Center on the Word
There is indeed something we frontload for the Christian life, and then spend the rest of our days exploring and going deeper in: It is the “word” or “message” about Jesus, God’s incarnate Word. Simply put, the focal point and center of our lifelong learning is the person and work of Christ. All things are in him, through him and for him (Colossians 1:17).
When we say “learners,” we don’t mean of mere facts, information and head knowledge. We mean all that and more. We don’t just learn facts, but we learn a Face. We’re not just learners of principles, but of a Person. We are lifelong learners in relationship with Jesus as we hear his voice in his word and have his ear in prayer, and share in community with his body, all through the power of his Spirit.
And one of the chief ways we know his person more is by learning more about his work for us. Not only are we “rooted and grounded” in Christ’s love for us at Calvary, but we press on “to comprehend with all the saints what is the breadth and length and height and depth, and to know the love of Christ that surpasses knowledge, that [we] may be filled with all the fullness of God” (Ephesians 3.17–19″ data-version=”esv” data-purpose=”bible-reference”>Ephesians 3:17–19).
The heart of lifelong learning that is explicitly Christian is not merely digging deeper in the seemingly bottomless store of information there is to learn about the world and humanity and history, but plunging into the infinite flood of Christ’s love, and how it all comes back to this, in its boundless breath and length and height and depth, and seeing everything else in its light. The center of lifelong learning for the Christian is knowing God himself in Christ through the gospel word and the written word of the Scriptures—in the hearing and reading and study and meditation and memorization of the Bible.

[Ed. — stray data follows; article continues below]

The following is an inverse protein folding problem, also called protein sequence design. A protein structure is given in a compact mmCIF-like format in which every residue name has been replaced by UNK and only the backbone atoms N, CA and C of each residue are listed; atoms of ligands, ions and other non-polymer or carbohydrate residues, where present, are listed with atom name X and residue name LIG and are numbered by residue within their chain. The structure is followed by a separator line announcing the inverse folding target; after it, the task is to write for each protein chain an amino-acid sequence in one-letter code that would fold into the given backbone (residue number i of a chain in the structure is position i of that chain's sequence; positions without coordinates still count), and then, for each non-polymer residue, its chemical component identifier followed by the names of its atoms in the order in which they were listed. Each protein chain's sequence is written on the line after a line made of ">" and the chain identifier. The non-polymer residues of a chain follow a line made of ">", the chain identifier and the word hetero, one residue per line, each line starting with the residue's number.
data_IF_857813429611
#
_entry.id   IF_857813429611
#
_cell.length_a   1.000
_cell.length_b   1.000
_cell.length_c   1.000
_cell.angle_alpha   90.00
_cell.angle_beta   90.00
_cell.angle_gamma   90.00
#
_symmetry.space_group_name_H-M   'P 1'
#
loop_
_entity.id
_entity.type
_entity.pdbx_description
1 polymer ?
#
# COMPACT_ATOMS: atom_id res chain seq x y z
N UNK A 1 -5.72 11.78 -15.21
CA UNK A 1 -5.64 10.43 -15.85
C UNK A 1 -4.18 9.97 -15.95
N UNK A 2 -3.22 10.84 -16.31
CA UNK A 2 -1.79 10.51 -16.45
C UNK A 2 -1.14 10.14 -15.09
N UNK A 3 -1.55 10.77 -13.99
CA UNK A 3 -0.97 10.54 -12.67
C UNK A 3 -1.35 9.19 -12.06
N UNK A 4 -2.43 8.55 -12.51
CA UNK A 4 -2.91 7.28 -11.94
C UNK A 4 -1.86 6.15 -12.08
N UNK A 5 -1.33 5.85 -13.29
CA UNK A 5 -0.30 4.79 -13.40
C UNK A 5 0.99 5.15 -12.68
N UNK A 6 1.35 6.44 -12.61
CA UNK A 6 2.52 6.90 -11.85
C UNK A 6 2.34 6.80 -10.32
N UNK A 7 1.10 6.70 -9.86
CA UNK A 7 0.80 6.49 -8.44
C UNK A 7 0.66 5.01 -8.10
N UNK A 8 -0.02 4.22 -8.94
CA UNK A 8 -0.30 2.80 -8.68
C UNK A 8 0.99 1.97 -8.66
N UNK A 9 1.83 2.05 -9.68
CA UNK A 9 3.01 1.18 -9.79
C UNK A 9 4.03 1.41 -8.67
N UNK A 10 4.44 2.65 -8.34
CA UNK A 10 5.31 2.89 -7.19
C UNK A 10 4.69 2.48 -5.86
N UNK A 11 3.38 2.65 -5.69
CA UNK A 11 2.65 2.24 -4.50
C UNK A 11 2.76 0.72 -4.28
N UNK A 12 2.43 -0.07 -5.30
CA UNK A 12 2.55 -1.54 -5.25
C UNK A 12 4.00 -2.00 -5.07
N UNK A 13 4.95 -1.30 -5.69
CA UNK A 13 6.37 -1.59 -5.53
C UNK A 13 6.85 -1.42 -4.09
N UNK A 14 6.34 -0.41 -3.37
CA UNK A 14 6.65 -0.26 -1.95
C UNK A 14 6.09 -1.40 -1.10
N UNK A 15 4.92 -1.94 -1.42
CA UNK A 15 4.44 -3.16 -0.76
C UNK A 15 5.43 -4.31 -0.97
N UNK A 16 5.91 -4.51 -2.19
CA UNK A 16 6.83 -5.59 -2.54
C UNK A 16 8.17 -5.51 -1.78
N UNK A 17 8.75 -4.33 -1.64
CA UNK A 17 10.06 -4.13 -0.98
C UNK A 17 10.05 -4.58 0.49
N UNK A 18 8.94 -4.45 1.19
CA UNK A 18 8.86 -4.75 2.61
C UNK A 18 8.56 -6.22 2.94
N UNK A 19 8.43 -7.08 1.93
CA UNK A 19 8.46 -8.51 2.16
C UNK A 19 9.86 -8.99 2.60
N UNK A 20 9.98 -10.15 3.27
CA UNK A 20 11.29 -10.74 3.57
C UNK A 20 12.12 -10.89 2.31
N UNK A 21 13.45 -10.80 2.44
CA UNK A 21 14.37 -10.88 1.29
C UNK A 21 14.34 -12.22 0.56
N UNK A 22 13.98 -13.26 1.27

Five Principles for Lifelong Learning
The what, then, is “the Word”—incarnate, spoken and written—at the center, casting its shadow on all other learning. But now, how? The short answer is that the list of particular practices for lifelong learning can be diverse as creativity will allow, and here are five big-picture suggestions to get you going.
1. Diversify Your Sources and Seasons.
Learn from personal conversations, read books, take classes, watch educational videos and (perhaps most underrated) listen to recorded audio. Diversify your sources of teaching.
- Personal conversations with experienced and knowledgeable people are tops on the list, as you can dialogue and ask questions and hear words tailored just for you, as they’re aware of your situation and needs.
- Books have the amazing value of being accessible anytime and anywhere; you can go at your speed, in your time and place, and re-read as needed.
- Classes provide the advantage of learning in context with others, benefiting from their questions and being forced to focus on the material at some set time for some particular season.
- Educational videos provide the flexibility of watching at a time most convenient to you and benefiting from visuals (diagrams, charts, body language).
- Listening to recordings gives the flexibility for multitasking (learning while driving or exercising or cleaning) and engages the mind in ways different than video instruction by leaning on the imagination to picture the teacher and setting.
Also, consider how the sources will change in your various seasons of life. College and seminary are concentrated seasons for classroom instruction, educational dialogue and extended reading. If you have a long commute, or the kind of manual labor job that permits it, you can take advantage of audio books and courses and lectures and sermons. Evaluate the particulars of your season of life, and choose the media and venues most conducive to your ongoing learning about God, the world and yourself.